Blocking the interaction between apolipoprotein E and Aβ reduces intraneuronal accumulation of Aβ and inhibits synaptic degeneration.

Journal Article (Journal Article)

Accumulation of β-amyloid (Aβ) in the brain is a key event in Alzheimer disease pathogenesis. Apolipoprotein (Apo) E is a lipid carrier protein secreted by astrocytes, which shows inherent affinity for Aβ and has been implicated in the receptor-mediated Aβ uptake by neurons. To characterize ApoE involvement in the intraneuronal Aβ accumulation and to investigate whether blocking the ApoE/Aβ interaction could reduce intraneuronal Aβ buildup, we used a noncontact neuronal-astrocytic co-culture system, where synthetic Aβ peptides were added into the media without or with cotreatment with Aβ12-28P, which is a nontoxic peptide antagonist of ApoE/Aβ binding. Compared with neurons cultured alone, intraneuronal Aβ content was significantly increased in neurons co-cultured with wild-type but not with ApoE knockout (KO) astrocytes. Neurons co-cultured with astrocytes also showed impaired intraneuronal degradation of Aβ, increased level of intraneuronal Aβ oligomers, and marked down-regulation of several synaptic proteins. Aβ12-28P treatment significantly reduced intraneuronal Aβ accumulation, including Aβ oligomer level, and inhibited loss of synaptic proteins. Furthermore, we showed significantly reduced intraneuronal Aβ accumulation in APPSW/PS1dE9/ApoE KO mice compared with APPSW/PS1dE9/ApoE targeted replacement mice that expressed various human ApoE isoforms. Data from our co-culture and in vivo experiments indicate an essential role of ApoE in the mechanism of intraneuronal Aβ accumulation and provide evidence that ApoE/Aβ binding antagonists can effectively prevent this process.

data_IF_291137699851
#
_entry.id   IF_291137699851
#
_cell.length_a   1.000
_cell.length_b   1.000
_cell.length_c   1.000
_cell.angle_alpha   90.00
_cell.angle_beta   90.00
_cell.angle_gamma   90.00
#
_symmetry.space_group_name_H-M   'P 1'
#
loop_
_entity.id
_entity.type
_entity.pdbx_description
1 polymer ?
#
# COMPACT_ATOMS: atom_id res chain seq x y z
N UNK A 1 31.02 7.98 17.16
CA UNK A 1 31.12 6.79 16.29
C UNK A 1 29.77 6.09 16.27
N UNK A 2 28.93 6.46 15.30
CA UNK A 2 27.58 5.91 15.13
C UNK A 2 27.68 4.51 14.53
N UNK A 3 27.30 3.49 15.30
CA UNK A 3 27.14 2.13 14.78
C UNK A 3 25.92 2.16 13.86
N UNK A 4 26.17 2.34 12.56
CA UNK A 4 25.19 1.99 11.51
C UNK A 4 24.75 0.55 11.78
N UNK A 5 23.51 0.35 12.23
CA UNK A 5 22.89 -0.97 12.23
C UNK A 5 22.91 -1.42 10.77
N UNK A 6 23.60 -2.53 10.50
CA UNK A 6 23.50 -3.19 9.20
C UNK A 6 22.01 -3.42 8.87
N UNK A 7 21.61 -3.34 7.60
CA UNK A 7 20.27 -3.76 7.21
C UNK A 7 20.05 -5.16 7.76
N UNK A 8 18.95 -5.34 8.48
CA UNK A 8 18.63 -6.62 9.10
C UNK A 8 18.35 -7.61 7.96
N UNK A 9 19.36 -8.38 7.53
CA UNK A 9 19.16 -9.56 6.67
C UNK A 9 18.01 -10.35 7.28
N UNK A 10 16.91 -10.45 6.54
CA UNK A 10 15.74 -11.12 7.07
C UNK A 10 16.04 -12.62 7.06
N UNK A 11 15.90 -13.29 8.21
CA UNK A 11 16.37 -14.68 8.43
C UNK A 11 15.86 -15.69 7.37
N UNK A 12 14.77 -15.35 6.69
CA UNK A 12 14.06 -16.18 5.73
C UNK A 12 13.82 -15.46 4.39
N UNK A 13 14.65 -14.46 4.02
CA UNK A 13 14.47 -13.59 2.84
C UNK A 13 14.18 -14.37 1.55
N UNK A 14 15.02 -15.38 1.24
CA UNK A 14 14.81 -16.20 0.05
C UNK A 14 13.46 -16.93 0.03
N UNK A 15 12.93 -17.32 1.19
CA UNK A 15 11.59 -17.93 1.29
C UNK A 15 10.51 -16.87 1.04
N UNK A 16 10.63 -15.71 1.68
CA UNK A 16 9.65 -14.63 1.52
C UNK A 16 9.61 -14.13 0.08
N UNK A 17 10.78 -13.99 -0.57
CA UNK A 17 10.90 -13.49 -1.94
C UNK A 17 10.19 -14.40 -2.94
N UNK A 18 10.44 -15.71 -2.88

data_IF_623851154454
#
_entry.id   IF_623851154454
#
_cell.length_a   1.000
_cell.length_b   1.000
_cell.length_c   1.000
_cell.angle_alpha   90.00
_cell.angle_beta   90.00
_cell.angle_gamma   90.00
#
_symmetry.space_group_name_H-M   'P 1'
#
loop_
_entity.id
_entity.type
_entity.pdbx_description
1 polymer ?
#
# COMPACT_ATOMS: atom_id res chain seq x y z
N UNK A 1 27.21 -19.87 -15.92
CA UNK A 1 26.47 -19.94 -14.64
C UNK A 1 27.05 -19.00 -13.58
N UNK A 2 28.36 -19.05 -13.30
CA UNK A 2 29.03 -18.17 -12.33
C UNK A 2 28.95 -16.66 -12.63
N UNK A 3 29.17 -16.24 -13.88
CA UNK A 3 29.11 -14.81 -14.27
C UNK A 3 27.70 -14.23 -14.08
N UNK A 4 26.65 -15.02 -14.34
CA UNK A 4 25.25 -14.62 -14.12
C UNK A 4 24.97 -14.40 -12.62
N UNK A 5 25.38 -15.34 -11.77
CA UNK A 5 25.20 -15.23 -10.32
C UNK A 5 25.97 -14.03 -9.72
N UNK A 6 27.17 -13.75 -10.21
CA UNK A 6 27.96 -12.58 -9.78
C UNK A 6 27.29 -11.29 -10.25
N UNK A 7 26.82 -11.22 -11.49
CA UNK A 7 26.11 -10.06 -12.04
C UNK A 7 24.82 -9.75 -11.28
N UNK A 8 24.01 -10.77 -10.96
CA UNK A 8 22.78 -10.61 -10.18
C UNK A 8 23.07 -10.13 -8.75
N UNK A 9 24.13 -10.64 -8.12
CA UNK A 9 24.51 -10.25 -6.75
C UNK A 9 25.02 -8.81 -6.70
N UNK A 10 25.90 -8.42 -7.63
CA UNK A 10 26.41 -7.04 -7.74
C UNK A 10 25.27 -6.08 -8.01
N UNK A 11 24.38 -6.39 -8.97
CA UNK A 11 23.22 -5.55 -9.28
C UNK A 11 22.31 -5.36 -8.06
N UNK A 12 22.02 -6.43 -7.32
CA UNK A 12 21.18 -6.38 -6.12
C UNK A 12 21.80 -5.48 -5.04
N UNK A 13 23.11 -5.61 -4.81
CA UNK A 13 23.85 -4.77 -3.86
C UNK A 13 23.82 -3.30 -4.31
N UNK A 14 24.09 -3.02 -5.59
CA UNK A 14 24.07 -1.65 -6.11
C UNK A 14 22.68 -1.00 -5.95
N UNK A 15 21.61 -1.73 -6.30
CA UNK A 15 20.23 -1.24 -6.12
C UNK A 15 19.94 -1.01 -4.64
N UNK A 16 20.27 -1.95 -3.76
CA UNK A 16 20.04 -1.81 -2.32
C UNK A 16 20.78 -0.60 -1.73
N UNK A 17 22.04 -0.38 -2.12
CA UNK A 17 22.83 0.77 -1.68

Full Text

Duke Authors

Cited Authors

  • Kuszczyk, MA; Sanchez, S; Pankiewicz, J; Kim, J; Duszczyk, M; Guridi, M; Asuni, AA; Sullivan, PM; Holtzman, DM; Sadowski, MJ

Published Date

  • May 2013

Published In

Volume / Issue

  • 182 / 5

Start / End Page

  • 1750 - 1768

PubMed ID

  • 23499462

Pubmed Central ID

  • PMC3644726

Electronic International Standard Serial Number (EISSN)

  • 1525-2191

Digital Object Identifier (DOI)

  • 10.1016/j.ajpath.2013.01.034


  • eng

Conference Location

  • United States